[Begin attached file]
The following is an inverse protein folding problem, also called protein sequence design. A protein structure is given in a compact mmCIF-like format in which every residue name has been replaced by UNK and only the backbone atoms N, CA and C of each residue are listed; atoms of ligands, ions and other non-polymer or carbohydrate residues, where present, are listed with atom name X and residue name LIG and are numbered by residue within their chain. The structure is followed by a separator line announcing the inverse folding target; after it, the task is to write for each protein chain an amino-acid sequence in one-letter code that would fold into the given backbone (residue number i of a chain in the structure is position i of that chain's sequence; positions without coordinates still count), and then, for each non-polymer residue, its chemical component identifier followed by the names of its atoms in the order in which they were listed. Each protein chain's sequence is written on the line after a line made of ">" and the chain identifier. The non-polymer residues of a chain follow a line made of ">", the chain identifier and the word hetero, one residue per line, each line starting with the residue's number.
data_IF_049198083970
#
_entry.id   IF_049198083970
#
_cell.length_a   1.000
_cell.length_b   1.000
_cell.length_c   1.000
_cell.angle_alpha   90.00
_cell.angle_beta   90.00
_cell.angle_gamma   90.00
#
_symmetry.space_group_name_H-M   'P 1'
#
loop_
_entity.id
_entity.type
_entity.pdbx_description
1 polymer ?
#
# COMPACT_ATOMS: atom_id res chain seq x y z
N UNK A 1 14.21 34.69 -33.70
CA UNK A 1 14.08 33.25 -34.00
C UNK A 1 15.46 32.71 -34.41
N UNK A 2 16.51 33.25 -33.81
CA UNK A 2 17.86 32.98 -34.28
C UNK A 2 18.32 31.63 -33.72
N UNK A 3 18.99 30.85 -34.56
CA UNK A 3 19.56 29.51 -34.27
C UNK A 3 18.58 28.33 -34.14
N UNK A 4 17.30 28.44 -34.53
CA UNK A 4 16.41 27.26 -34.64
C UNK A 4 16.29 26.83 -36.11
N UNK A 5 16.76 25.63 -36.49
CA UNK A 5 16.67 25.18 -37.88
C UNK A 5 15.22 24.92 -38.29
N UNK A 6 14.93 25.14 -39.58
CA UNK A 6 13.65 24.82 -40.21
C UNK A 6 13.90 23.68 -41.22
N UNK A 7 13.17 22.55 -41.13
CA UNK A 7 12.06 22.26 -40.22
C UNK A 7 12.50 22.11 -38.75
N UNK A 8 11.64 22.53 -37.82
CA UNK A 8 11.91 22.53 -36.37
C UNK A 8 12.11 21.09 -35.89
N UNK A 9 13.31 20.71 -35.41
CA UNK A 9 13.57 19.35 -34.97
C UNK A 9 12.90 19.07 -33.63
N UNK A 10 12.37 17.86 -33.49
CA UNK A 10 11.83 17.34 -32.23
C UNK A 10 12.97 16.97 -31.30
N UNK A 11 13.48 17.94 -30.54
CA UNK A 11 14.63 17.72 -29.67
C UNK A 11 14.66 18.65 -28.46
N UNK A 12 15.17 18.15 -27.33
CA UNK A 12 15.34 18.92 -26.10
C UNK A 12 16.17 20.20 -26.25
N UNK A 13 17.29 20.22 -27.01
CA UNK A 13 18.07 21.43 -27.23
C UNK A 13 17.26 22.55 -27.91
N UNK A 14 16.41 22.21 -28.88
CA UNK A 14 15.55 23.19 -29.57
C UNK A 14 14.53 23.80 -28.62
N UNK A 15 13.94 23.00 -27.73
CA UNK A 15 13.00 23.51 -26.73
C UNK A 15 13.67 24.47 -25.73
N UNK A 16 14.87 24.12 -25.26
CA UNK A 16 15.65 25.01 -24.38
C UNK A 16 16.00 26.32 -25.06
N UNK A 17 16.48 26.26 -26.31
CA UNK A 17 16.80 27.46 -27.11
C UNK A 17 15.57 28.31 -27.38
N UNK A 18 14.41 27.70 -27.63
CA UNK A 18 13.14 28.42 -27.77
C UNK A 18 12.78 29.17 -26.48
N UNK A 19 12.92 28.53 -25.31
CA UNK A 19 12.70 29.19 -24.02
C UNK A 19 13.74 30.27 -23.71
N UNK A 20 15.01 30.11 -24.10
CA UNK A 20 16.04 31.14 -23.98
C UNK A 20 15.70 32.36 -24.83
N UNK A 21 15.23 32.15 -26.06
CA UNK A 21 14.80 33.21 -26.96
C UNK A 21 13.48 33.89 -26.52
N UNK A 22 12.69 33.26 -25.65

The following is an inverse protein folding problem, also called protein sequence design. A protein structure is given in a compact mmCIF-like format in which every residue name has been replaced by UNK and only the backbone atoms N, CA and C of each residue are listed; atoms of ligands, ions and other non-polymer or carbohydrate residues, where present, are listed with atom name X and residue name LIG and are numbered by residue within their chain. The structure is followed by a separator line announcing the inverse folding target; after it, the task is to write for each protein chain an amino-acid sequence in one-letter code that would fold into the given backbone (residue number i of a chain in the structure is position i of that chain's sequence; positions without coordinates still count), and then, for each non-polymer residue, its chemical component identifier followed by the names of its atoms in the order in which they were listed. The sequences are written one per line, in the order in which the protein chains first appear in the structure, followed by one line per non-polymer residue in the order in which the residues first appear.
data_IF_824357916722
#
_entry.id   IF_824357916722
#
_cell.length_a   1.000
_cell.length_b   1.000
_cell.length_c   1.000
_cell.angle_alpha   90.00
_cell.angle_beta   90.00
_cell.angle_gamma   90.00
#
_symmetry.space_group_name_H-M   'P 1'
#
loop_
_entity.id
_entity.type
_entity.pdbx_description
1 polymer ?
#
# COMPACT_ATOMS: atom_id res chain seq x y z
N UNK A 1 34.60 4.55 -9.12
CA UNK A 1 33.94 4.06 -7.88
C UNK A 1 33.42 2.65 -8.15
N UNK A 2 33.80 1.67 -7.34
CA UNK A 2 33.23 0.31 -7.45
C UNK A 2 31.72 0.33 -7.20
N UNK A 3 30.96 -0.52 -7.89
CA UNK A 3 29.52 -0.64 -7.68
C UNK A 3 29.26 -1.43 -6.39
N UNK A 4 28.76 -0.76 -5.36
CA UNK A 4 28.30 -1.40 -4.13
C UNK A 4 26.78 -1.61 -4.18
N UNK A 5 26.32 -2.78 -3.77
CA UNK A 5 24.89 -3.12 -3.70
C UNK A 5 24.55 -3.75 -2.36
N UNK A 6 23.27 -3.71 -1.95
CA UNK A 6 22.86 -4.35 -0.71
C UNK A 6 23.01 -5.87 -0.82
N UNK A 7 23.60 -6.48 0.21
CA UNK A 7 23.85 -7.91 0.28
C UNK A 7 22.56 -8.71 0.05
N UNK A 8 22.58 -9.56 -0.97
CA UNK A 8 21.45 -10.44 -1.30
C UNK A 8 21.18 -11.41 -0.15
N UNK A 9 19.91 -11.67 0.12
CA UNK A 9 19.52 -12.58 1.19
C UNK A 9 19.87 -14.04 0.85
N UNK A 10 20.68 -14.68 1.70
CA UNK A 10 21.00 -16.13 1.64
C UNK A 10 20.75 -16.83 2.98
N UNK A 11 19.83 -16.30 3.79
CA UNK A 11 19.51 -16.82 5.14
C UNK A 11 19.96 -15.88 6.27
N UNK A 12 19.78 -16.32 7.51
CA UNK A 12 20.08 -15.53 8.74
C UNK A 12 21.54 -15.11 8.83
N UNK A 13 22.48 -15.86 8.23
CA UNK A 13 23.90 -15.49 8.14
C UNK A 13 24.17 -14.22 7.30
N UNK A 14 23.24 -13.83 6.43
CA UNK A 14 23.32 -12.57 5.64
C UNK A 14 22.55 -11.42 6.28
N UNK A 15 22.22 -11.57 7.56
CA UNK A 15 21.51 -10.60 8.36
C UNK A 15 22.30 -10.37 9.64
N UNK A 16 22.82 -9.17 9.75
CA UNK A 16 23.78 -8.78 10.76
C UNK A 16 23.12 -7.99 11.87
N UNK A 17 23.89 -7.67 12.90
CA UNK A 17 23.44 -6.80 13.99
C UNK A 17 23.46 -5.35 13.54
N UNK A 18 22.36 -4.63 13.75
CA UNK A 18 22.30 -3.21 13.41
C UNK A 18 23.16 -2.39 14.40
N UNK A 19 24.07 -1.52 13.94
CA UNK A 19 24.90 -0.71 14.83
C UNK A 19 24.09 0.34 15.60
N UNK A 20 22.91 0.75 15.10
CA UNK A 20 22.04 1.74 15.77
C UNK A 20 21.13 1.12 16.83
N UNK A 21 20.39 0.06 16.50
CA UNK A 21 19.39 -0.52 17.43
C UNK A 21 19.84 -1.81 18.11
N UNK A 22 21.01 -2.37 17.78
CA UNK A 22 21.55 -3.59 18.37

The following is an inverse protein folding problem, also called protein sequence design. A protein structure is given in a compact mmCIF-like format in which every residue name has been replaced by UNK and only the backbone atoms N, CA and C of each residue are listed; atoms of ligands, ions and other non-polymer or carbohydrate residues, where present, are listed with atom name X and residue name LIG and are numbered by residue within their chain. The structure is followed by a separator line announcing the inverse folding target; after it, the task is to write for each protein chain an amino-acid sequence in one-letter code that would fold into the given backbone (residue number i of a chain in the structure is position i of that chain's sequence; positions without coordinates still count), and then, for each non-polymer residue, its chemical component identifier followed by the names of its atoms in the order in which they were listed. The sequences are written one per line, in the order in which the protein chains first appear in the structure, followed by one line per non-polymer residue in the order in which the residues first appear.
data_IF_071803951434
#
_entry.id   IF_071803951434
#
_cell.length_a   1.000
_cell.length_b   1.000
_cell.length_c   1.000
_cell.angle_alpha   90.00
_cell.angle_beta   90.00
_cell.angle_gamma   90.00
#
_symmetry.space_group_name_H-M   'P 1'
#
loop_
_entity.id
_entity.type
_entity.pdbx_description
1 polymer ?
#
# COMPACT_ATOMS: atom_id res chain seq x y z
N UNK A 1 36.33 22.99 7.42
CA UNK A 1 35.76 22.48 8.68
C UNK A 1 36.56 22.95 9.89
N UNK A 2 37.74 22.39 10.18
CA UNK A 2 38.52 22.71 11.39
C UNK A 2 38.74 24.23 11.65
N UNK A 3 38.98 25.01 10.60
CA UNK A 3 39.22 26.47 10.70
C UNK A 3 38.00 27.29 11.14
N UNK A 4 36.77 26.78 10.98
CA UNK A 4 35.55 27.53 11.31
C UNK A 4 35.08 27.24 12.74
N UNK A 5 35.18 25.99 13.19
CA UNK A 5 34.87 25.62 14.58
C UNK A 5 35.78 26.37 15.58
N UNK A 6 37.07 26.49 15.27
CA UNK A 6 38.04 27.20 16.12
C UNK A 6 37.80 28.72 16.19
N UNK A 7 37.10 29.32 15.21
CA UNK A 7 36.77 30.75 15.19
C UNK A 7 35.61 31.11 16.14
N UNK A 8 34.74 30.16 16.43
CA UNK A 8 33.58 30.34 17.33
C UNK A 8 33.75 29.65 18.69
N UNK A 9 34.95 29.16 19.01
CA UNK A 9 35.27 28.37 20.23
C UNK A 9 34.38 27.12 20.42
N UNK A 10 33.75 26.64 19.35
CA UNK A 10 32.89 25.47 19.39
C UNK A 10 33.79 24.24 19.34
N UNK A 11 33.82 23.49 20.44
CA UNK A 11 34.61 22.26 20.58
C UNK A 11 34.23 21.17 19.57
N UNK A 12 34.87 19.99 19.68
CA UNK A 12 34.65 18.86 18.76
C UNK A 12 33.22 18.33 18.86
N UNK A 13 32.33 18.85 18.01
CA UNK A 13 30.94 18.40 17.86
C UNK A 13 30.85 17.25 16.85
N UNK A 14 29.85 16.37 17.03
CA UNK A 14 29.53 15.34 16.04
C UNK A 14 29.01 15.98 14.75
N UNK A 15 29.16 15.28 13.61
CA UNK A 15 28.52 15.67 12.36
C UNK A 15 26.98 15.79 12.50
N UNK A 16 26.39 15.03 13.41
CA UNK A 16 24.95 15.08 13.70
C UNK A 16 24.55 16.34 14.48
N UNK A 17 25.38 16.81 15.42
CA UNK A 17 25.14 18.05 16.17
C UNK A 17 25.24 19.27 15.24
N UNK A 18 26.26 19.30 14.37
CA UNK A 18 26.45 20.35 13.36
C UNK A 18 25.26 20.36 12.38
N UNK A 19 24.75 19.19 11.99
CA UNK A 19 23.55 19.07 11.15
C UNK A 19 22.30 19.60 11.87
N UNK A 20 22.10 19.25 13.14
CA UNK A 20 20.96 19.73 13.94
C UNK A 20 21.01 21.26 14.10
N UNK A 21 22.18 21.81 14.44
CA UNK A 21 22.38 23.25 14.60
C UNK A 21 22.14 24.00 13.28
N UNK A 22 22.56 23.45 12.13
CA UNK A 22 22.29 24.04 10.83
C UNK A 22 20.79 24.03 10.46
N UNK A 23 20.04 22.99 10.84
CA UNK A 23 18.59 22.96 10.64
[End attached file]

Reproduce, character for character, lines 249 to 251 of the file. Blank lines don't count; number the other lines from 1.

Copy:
C UNK A 19 22.30 19.60 11.87
N UNK A 20 22.10 19.25 13.14
CA UNK A 20 20.96 19.73 13.94